Sunday, January 26, 2020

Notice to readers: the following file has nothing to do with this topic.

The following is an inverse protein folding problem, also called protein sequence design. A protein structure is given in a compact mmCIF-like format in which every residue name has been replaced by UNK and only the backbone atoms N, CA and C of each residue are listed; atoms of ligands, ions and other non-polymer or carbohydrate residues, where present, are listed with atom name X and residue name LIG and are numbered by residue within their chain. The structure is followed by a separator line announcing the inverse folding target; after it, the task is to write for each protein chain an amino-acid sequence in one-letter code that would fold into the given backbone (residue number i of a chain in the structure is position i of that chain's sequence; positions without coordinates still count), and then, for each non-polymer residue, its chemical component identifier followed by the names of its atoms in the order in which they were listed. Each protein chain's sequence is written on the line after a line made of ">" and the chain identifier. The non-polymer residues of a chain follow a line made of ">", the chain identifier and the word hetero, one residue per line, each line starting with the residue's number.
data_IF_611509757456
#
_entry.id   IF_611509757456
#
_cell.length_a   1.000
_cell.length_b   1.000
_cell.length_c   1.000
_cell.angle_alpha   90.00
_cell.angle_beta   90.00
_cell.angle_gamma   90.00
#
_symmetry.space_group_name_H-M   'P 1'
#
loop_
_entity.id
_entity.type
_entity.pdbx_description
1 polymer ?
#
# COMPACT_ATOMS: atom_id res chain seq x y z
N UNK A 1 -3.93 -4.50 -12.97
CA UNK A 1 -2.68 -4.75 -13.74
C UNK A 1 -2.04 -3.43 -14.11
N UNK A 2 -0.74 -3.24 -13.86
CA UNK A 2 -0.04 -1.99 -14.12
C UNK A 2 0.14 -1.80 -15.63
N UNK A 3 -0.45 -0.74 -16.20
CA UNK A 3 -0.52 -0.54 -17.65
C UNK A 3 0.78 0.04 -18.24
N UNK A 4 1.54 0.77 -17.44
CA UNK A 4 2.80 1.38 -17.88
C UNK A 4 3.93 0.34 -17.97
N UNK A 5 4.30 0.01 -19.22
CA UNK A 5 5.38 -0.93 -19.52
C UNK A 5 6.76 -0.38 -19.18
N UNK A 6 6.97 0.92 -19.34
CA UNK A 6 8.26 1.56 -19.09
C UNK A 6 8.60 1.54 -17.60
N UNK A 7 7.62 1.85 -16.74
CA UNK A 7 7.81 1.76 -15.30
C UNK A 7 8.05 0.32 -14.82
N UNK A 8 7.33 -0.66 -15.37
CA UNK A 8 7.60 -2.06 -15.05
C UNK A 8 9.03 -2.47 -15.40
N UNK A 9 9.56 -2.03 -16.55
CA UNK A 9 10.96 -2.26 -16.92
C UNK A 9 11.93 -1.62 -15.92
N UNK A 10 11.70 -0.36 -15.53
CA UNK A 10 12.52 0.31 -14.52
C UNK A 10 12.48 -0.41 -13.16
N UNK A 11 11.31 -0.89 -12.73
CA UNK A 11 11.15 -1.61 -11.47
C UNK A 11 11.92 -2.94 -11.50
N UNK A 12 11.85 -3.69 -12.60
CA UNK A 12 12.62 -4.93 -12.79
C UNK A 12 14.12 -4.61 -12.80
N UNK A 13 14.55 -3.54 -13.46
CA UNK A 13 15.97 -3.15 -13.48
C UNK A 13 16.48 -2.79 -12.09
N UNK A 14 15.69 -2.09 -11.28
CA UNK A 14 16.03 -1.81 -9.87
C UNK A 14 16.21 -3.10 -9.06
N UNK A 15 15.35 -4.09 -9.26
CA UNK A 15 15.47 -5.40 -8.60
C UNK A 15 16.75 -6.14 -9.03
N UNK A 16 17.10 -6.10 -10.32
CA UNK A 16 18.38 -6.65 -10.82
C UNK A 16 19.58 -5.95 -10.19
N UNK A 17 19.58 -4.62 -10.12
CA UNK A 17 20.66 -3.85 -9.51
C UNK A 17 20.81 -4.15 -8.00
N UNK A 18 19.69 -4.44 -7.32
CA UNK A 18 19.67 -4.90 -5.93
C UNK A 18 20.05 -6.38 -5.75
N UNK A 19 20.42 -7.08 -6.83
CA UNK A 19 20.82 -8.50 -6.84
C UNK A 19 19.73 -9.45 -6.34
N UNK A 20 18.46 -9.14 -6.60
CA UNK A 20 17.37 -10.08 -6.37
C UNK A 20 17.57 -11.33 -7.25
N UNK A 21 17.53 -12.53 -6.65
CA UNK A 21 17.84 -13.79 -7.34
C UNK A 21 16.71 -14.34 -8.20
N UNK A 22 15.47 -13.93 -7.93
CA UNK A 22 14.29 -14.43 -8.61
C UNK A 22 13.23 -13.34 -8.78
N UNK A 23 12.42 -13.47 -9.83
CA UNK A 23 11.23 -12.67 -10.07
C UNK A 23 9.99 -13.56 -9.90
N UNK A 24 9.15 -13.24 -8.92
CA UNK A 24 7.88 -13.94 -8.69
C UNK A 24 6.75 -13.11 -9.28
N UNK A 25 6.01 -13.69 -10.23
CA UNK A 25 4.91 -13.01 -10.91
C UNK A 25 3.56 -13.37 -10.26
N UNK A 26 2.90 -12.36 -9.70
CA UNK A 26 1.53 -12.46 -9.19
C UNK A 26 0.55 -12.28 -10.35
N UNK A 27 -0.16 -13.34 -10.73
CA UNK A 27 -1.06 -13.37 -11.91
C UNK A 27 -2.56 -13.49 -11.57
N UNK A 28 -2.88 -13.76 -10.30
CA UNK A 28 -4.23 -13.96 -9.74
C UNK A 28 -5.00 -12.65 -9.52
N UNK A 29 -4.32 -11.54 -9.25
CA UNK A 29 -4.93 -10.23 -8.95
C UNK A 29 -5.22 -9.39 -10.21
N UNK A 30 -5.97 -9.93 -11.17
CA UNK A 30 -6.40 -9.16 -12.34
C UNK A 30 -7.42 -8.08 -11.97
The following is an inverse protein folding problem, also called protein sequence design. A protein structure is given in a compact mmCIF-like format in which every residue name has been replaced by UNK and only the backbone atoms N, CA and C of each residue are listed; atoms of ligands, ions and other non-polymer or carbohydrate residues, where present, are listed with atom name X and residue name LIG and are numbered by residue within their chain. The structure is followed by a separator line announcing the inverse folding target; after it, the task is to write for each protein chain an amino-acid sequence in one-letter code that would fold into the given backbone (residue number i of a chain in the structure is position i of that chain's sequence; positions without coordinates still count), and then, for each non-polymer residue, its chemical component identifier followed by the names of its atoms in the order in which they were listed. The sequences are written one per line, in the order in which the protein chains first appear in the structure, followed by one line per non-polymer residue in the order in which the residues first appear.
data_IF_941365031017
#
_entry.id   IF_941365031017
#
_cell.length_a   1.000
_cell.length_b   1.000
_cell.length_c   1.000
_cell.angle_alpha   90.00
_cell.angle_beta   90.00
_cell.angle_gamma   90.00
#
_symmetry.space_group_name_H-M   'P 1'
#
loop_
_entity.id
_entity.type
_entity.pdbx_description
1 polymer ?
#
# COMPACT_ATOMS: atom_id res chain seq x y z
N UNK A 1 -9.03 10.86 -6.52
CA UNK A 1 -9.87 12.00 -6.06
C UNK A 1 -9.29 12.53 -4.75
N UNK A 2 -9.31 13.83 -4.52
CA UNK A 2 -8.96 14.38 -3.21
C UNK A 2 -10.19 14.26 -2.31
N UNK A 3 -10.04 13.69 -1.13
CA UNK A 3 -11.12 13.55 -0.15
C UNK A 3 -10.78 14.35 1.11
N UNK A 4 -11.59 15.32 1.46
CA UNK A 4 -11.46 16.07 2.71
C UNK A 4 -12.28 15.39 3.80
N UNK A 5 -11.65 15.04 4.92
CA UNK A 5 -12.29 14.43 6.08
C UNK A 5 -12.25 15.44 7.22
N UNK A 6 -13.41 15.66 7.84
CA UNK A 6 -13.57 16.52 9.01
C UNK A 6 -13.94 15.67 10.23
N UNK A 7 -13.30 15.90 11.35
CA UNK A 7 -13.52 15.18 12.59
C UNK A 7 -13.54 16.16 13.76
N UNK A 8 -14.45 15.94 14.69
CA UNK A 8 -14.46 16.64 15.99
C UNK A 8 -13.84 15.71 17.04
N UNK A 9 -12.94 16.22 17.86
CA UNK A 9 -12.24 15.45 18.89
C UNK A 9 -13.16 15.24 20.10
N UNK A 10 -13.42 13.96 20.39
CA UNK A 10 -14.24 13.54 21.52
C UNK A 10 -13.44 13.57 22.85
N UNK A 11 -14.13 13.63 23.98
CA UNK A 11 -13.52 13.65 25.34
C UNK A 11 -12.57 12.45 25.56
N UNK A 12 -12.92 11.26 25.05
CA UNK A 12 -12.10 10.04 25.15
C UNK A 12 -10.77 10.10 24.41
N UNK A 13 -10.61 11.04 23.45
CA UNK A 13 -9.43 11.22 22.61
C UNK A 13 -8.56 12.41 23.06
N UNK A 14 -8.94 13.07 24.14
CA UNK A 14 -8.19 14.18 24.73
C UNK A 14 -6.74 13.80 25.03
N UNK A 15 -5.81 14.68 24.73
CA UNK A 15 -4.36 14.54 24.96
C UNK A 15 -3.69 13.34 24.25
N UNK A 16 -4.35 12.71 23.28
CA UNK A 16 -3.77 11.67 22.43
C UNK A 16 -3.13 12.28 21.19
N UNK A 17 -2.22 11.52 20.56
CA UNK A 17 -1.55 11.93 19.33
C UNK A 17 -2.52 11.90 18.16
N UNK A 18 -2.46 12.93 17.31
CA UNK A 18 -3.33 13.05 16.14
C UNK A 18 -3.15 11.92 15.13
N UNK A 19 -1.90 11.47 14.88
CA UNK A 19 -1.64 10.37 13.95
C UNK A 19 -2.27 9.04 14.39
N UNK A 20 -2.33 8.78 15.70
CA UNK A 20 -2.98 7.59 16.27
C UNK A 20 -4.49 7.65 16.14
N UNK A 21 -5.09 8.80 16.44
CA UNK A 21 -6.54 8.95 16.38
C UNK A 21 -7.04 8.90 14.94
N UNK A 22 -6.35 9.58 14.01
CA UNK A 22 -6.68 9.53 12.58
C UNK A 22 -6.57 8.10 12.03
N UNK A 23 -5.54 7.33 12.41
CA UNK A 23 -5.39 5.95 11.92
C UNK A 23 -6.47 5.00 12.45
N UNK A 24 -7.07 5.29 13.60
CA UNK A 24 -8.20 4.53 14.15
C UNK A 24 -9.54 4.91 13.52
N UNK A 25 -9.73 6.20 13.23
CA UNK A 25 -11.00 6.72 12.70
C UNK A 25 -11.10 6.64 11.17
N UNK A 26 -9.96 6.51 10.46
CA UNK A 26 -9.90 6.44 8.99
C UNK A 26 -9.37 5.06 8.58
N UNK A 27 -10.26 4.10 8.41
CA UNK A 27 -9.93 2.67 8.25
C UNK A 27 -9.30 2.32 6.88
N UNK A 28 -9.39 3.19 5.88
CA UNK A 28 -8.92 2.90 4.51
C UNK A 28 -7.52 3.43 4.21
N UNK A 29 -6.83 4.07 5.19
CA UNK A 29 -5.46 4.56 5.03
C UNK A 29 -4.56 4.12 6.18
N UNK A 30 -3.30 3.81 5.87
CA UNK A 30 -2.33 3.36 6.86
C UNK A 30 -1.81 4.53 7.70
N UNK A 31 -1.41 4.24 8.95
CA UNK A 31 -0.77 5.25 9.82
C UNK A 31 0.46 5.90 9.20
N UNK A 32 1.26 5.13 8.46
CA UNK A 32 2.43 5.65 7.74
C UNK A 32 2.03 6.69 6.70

Museum of Fine Arts in Houston | Reflection